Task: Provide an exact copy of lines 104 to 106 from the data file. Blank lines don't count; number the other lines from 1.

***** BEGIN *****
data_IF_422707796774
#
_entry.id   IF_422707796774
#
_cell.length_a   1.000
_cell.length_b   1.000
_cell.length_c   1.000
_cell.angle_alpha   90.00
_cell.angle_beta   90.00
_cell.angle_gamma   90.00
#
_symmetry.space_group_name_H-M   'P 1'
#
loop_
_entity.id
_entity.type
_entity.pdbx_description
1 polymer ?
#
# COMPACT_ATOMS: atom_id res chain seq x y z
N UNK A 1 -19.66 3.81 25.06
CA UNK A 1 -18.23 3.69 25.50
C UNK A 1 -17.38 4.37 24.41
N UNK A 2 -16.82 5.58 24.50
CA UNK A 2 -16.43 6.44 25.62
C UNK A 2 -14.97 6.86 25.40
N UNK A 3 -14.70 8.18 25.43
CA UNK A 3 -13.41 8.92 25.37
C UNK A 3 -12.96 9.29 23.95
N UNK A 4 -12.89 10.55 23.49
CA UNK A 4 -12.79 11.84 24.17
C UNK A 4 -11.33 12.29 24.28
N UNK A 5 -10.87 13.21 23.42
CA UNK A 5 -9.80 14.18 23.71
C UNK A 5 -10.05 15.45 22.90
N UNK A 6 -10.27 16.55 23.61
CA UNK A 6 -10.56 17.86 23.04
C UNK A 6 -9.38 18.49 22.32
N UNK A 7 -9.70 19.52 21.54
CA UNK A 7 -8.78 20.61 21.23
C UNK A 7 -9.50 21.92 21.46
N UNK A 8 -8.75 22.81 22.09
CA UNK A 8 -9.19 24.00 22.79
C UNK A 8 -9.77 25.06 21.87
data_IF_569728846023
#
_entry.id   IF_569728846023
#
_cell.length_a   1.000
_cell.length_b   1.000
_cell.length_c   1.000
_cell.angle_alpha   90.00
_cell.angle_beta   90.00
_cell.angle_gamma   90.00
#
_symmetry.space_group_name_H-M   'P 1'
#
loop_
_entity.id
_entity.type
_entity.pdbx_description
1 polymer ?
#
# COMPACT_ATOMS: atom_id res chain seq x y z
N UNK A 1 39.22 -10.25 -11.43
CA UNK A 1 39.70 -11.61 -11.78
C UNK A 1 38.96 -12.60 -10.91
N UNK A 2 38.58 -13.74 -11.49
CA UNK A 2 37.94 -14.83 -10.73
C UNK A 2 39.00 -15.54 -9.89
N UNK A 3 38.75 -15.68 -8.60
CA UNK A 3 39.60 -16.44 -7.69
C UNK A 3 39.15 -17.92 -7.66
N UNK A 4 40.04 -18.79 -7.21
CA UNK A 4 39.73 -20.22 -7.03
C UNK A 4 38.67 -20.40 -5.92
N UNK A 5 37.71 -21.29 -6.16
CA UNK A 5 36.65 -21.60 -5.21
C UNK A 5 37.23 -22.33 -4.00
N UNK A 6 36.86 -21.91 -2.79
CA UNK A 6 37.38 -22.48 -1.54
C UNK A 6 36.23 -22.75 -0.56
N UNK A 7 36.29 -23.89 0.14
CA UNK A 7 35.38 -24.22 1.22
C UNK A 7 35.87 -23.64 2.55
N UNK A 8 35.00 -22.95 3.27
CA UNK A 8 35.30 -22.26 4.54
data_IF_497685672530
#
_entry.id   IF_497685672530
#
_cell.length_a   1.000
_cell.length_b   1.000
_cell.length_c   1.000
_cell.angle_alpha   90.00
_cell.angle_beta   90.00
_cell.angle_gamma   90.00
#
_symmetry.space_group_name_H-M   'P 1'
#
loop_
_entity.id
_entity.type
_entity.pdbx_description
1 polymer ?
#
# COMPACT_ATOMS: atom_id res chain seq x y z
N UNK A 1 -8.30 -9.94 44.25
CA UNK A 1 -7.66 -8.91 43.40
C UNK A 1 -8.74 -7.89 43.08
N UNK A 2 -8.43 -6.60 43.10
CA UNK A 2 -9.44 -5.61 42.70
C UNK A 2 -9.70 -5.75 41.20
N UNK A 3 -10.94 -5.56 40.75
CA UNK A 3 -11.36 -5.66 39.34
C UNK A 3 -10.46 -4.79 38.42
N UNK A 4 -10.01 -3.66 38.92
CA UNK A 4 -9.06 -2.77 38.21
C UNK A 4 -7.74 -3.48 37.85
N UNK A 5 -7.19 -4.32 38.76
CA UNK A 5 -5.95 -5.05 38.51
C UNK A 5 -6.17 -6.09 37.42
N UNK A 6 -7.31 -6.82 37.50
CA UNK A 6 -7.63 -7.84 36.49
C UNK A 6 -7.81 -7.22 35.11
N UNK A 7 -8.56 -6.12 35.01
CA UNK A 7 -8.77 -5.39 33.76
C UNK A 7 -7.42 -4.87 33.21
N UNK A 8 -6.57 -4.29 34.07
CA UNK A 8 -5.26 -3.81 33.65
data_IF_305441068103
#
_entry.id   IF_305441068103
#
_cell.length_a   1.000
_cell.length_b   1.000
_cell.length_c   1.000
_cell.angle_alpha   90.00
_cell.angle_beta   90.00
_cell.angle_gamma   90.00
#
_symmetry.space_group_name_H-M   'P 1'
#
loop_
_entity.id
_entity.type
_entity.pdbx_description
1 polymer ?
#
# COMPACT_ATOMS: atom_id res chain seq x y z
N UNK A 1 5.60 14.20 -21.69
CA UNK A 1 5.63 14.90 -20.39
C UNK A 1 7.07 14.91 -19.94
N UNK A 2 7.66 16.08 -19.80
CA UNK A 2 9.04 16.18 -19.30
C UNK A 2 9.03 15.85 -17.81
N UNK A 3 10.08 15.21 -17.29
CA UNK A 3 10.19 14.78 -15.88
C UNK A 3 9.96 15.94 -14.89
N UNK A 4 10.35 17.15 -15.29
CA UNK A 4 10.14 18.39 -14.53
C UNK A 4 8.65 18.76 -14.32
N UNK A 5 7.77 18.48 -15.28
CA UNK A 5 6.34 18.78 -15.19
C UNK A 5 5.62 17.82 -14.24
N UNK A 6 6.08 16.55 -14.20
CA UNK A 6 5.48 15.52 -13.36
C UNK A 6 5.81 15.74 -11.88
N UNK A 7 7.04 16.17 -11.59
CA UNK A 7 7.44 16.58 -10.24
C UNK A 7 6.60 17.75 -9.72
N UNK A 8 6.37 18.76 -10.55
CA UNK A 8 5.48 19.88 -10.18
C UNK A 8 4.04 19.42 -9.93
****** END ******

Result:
_entity.pdbx_description
1 polymer ?
#